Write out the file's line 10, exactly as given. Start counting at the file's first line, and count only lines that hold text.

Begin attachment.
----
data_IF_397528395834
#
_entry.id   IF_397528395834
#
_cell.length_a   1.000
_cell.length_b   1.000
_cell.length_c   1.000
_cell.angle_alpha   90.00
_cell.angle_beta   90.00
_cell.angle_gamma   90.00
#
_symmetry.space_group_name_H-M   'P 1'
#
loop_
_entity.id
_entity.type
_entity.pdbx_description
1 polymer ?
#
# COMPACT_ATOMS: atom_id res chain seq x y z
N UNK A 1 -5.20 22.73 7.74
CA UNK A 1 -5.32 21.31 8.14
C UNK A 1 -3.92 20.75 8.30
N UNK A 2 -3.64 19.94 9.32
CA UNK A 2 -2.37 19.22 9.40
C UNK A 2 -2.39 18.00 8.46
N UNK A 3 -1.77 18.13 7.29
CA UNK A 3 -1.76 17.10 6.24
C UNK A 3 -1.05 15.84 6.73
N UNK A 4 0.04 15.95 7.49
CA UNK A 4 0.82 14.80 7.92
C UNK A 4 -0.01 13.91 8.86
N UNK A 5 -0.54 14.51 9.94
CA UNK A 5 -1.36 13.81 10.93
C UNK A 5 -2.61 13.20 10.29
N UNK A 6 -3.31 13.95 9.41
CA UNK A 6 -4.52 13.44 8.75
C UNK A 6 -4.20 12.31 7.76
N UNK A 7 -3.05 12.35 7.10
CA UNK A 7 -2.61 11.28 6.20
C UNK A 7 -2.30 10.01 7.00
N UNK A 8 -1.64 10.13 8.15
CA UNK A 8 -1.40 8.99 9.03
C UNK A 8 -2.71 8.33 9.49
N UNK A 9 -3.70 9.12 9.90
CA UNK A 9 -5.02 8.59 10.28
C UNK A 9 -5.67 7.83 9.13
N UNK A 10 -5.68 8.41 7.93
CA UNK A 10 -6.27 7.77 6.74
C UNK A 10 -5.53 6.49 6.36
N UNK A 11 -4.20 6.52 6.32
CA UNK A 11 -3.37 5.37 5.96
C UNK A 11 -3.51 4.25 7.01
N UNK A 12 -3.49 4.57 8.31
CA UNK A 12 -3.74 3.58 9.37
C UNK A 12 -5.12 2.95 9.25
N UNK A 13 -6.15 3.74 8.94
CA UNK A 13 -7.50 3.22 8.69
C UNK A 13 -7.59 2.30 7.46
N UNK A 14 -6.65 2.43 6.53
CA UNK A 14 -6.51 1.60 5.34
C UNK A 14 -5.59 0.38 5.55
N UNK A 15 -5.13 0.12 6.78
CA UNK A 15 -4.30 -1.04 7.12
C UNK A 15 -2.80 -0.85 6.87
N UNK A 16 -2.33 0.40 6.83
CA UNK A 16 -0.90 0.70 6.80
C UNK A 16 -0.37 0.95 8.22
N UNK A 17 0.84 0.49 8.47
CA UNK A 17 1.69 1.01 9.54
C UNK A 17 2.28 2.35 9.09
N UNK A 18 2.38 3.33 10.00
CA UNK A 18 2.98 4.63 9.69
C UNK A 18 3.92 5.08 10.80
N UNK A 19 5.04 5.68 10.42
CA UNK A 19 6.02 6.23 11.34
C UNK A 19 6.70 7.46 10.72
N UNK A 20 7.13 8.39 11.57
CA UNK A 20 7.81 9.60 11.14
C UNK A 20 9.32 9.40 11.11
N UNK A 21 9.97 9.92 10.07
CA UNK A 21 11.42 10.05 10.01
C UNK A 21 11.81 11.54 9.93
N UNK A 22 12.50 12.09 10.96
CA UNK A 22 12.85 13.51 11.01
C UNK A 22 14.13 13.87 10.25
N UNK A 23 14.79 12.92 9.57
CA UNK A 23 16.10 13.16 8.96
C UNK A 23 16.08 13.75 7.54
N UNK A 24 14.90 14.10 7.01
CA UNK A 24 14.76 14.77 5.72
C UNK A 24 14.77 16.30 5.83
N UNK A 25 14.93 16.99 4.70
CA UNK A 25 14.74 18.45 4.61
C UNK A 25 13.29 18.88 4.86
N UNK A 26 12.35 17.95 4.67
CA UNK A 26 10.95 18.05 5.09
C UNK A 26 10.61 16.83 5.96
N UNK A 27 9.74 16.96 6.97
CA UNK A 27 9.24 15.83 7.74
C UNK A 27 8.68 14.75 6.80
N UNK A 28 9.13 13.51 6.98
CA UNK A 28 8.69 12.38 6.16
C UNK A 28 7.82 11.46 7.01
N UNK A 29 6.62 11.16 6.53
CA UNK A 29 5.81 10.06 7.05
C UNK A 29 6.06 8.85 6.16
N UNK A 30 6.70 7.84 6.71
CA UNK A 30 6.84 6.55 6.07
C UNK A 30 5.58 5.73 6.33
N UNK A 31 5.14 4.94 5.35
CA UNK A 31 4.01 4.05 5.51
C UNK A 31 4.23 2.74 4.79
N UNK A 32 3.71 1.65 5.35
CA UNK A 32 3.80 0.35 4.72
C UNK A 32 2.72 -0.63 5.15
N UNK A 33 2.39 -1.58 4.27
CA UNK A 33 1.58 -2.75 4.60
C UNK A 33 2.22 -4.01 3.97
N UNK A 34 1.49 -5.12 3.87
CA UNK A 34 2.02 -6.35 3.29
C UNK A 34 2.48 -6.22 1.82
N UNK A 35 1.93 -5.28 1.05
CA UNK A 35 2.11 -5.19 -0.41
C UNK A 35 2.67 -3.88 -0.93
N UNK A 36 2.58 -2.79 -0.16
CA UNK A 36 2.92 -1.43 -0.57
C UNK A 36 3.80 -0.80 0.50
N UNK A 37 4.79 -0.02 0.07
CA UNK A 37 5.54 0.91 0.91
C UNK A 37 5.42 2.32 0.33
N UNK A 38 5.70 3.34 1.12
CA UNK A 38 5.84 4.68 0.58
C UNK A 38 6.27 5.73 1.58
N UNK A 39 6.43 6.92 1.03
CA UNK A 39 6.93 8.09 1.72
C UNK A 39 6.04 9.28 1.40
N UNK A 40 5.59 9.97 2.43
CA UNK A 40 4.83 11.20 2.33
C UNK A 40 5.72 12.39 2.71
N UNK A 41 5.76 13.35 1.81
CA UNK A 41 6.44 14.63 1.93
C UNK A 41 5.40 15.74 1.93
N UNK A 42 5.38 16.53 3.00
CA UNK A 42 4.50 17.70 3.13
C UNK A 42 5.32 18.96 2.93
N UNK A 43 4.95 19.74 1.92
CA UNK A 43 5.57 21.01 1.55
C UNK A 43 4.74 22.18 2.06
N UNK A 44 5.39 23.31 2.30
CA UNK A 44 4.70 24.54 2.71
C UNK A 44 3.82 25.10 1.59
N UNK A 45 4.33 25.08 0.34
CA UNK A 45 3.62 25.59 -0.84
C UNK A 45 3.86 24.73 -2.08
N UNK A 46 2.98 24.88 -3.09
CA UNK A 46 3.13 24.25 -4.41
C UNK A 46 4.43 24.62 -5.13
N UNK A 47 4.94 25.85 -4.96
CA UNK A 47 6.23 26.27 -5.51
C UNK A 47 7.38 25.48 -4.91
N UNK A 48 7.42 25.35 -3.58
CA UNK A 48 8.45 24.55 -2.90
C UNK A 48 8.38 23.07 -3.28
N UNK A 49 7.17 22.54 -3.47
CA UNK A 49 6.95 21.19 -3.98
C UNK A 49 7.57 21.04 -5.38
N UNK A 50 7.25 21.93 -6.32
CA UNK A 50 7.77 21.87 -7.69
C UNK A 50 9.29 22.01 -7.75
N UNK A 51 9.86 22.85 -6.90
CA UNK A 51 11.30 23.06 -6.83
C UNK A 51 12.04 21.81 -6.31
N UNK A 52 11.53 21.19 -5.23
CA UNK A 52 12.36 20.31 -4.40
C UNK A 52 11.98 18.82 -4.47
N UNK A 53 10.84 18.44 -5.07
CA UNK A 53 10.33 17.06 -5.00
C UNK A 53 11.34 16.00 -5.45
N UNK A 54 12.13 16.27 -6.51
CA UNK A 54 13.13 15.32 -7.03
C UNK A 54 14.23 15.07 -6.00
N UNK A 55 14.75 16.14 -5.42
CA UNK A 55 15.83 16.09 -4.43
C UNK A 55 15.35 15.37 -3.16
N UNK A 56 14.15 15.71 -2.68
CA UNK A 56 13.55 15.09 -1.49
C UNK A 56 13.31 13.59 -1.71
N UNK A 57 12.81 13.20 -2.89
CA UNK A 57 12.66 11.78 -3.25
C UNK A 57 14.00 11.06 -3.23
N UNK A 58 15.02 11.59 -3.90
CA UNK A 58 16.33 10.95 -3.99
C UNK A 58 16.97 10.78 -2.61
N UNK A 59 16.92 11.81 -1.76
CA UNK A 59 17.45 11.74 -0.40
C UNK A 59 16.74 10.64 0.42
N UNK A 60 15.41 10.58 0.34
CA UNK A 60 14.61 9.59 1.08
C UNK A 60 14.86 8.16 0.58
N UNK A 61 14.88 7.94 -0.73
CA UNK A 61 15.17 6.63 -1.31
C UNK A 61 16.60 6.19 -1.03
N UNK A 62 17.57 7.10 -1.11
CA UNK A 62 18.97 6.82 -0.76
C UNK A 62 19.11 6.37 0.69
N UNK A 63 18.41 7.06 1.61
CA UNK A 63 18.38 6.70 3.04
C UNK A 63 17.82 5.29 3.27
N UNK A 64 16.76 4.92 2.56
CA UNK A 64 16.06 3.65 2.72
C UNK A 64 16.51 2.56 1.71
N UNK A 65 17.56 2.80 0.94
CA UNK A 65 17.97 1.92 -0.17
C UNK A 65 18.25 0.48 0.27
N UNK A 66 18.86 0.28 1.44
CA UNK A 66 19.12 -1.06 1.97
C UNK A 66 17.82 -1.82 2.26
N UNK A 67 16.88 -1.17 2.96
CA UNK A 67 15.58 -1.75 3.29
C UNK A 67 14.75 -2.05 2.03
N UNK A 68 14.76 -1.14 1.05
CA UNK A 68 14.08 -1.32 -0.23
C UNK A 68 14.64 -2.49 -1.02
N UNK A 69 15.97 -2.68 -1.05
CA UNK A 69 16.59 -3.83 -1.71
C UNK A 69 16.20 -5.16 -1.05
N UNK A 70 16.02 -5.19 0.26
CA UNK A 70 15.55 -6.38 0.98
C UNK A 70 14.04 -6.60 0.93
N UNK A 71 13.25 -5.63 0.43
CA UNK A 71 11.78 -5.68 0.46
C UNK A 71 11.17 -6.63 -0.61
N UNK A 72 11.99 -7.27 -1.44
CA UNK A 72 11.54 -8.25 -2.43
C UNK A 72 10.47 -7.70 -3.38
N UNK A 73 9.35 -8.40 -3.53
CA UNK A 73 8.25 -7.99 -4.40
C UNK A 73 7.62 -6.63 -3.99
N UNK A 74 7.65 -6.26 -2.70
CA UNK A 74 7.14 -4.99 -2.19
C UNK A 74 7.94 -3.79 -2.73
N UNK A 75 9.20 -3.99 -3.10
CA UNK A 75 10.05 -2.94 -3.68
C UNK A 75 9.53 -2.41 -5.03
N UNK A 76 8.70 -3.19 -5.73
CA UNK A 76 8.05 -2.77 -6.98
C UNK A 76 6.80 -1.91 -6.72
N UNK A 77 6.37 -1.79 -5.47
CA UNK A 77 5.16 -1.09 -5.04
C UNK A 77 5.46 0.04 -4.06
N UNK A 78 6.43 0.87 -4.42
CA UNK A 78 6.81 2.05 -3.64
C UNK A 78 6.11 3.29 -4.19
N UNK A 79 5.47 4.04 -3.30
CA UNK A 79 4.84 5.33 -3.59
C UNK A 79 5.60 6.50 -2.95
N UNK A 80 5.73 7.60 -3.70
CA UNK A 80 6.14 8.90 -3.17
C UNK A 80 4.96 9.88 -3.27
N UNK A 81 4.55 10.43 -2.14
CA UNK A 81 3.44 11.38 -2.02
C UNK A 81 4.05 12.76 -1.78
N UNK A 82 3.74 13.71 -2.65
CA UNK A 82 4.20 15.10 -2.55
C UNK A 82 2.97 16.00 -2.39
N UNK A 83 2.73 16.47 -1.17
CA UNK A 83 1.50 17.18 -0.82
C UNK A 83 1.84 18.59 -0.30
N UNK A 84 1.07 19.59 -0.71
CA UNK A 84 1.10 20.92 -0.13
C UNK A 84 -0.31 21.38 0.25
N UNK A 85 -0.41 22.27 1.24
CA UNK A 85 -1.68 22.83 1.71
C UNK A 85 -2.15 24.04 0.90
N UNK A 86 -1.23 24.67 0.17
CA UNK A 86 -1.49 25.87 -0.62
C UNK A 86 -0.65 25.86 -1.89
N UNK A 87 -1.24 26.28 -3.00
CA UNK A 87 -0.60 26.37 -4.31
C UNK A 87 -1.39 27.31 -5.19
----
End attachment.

_cell.angle_gamma   90.00